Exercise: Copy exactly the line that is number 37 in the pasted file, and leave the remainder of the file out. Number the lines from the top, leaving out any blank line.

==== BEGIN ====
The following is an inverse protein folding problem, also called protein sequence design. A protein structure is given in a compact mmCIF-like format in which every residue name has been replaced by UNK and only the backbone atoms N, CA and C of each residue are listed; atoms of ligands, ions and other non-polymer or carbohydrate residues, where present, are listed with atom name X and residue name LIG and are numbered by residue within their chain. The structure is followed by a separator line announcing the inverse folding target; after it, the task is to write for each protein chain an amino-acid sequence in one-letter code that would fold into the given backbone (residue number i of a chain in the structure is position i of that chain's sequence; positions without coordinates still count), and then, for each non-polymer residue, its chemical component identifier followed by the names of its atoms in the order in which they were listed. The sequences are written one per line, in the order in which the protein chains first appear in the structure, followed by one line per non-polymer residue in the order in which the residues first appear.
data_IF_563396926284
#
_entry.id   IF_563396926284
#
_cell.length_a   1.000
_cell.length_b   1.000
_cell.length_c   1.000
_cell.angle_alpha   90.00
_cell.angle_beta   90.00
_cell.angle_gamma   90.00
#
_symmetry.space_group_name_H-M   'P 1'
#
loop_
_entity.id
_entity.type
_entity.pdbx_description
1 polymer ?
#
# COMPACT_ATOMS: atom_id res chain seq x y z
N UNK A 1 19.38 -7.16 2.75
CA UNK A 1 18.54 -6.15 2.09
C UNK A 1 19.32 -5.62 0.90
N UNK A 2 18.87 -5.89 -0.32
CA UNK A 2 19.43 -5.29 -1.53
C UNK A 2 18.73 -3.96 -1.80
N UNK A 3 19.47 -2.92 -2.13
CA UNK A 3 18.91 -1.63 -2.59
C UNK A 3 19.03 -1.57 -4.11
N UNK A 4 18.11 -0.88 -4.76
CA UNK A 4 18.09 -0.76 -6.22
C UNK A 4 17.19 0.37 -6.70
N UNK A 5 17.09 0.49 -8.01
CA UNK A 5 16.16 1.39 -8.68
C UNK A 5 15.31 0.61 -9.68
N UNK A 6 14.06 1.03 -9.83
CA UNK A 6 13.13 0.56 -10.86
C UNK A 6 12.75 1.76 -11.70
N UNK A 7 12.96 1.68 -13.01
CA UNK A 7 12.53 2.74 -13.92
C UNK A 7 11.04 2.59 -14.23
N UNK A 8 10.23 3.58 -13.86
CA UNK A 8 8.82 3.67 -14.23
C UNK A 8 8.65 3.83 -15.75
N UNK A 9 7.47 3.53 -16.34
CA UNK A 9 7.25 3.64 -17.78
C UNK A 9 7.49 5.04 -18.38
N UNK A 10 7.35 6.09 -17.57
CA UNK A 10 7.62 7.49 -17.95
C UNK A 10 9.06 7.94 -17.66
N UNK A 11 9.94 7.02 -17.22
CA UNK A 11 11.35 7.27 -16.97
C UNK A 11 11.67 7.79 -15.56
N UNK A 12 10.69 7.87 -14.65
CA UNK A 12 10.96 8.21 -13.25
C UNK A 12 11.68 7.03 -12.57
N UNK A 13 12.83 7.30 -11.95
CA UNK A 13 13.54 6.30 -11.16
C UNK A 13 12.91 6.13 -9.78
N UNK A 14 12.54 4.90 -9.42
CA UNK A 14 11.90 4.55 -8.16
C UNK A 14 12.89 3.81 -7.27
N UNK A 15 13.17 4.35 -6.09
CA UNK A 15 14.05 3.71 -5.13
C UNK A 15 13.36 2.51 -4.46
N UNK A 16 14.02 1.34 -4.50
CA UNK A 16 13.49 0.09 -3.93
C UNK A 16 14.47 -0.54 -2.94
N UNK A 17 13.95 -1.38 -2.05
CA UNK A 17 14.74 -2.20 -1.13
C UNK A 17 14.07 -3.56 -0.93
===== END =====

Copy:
N UNK A 6 14.06 1.03 -9.83